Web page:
The 9th is one of about four or five holes at Mayfair that could use a good chainsaw to help open playing corridors. The tee shot was pretty claustrophobic (for a definition of claustrophobic in golf, look at my review for Sahalee) with overhanging trees on the right, with the hole bending to the right, and O.B. left as well as a bunker complex left.
I still felt like this was overall a pretty nice hole. Gotta give credit where credit is due, Royal Mayfair does guide you to hitting the proper shots, but never really forces you to. A player can elect for iron off the tee at the bunker on the left and still be in play, but an aggressive player can hit drive or three wood.
The 10th has undergone copious changes over the years. I’m not sure on the exact timeline of the hole, but originally it was a 430 yard dogleg right with two massive bunkers on the inside of the corner. The hole moved to a shorter par 5, still doglegging right, but had a pond added presumably in the 80’s or 90’s by Les Furber that likely played similarly to a cape hole. In 2011, the club moved the tees way up to expand the short game facility and create a snack shack, and now plays as a 378 yard par 4, with two bunkers on the outside corner of the hole and a really, really tight fairway.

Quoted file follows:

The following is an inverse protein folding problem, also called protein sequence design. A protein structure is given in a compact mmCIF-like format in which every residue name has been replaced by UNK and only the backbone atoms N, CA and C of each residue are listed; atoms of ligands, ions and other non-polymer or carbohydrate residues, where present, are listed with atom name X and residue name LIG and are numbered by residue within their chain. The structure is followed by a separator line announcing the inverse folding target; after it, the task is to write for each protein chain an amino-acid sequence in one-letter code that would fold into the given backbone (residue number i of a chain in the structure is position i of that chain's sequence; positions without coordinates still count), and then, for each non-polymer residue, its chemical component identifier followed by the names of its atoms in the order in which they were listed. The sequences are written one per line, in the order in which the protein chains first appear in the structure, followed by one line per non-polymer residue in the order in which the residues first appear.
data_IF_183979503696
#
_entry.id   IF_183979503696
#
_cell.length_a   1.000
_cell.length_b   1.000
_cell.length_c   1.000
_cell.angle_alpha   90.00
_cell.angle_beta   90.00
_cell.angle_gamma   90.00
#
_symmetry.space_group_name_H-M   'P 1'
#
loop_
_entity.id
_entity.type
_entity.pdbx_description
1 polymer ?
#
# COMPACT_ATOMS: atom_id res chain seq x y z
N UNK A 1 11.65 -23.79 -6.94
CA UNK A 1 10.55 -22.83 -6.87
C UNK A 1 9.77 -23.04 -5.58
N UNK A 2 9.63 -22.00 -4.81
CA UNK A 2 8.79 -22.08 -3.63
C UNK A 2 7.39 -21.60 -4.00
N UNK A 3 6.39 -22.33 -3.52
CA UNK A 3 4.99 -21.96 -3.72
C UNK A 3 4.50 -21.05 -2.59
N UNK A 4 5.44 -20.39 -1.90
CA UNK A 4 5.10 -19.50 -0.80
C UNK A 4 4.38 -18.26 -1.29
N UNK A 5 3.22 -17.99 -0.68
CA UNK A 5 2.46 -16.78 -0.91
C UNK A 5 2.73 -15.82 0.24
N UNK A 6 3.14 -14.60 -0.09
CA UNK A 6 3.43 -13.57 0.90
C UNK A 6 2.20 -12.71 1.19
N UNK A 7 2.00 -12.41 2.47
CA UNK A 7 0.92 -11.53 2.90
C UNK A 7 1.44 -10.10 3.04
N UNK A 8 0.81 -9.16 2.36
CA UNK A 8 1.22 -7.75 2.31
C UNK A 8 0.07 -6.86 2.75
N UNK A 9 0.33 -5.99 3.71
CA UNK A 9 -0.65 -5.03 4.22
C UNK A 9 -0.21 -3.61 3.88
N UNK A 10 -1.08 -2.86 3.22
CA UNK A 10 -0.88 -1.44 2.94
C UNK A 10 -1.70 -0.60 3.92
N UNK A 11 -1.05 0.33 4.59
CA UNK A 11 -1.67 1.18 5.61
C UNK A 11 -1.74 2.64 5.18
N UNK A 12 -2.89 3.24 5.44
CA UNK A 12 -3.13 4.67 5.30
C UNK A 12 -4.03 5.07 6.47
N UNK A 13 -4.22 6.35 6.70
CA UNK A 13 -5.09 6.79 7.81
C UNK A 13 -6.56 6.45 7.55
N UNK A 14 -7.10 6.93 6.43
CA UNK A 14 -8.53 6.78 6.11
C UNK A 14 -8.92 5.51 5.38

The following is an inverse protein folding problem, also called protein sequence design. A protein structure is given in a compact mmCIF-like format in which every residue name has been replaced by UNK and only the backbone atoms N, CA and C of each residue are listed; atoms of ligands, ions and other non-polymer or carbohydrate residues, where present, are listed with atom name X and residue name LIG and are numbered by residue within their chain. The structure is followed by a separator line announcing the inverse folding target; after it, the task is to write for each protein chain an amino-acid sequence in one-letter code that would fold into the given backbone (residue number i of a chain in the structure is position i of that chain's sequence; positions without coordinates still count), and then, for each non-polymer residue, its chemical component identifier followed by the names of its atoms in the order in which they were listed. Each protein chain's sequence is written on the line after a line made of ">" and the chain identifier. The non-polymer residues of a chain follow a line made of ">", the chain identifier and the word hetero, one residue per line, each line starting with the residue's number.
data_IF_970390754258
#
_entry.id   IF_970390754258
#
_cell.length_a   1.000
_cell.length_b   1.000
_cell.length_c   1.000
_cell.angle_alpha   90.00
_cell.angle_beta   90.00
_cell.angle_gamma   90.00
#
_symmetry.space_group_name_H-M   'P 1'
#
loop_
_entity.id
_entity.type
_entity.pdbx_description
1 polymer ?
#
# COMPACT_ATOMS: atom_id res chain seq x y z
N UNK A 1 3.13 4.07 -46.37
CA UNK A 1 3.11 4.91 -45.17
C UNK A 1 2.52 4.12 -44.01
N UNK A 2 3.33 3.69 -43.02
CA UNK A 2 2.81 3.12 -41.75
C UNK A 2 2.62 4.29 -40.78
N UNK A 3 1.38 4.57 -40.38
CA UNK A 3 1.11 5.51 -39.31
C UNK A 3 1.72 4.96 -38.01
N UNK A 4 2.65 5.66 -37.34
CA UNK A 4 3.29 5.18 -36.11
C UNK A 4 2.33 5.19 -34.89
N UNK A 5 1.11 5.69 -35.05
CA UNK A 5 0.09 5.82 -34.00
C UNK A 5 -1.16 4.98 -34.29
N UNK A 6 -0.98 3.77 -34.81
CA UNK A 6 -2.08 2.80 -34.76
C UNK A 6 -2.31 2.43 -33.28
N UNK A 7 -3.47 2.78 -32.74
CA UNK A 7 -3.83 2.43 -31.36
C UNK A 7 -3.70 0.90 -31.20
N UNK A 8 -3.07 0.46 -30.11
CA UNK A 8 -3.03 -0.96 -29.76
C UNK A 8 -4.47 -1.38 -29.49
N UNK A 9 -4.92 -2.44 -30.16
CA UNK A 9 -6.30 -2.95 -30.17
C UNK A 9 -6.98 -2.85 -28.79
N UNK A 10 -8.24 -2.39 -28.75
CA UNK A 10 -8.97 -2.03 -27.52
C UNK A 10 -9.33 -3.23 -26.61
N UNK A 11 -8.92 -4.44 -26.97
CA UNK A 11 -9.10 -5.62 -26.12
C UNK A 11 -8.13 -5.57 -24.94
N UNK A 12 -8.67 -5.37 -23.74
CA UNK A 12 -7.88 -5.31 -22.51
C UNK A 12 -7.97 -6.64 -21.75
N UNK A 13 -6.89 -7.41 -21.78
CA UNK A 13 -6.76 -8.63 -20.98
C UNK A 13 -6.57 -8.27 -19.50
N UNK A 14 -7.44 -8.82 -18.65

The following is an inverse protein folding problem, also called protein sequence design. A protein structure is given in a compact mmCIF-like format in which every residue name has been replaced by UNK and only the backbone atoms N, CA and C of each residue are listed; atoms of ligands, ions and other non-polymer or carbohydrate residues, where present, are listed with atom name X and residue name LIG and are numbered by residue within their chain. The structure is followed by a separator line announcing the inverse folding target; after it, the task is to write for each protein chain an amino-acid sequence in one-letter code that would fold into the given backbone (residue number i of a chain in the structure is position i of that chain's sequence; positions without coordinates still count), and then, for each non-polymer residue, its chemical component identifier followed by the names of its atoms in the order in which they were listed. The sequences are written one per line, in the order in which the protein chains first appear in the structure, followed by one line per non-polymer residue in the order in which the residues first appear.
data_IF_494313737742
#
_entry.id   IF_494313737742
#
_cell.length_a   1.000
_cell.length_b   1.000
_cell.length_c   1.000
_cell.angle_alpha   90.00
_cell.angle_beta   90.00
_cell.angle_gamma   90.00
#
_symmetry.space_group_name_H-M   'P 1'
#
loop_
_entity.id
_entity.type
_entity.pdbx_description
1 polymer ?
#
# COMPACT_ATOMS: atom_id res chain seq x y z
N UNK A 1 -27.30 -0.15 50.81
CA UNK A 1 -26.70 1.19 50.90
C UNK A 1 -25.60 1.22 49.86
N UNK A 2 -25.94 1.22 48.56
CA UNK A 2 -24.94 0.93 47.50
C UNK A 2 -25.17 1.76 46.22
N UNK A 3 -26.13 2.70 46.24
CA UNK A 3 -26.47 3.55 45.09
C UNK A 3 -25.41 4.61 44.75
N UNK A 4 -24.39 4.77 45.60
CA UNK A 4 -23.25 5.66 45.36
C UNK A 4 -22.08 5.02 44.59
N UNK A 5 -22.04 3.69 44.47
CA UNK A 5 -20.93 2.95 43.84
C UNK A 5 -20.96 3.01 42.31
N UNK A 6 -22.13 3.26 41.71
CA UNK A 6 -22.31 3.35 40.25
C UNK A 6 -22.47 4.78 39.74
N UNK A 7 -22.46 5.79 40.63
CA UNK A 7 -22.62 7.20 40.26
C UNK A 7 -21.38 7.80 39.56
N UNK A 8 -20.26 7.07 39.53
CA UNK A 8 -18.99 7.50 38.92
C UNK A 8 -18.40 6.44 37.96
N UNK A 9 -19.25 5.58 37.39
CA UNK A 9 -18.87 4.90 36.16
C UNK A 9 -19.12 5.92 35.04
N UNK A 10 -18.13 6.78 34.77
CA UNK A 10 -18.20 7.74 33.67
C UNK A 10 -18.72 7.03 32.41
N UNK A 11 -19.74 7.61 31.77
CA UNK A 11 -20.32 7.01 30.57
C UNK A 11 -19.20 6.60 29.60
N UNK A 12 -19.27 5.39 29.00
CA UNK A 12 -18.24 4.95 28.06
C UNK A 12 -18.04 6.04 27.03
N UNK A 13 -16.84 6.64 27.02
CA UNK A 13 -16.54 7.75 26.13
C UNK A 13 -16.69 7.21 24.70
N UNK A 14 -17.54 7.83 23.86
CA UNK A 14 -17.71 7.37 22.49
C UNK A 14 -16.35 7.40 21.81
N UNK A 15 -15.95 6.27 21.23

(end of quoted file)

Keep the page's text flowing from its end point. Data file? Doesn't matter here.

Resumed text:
This hole, to put it bluntly, sucks. The original hole looked quite cool, and my friend that used to be a member said that even the par 5 with the artificial pond was still a good hole. Now, it’s easily the worst on the course.
The ideal play is the hit 5 iron, 5 iron into this hole, unless you can bend a 2 or 3 iron to the right and feel confident enough to hug it to the left bunkering. An easy fix to this hole would be to bunker the inside corner of the dogleg, like the original hole, and have ample room left so that the player can be as aggressive as he feels that day.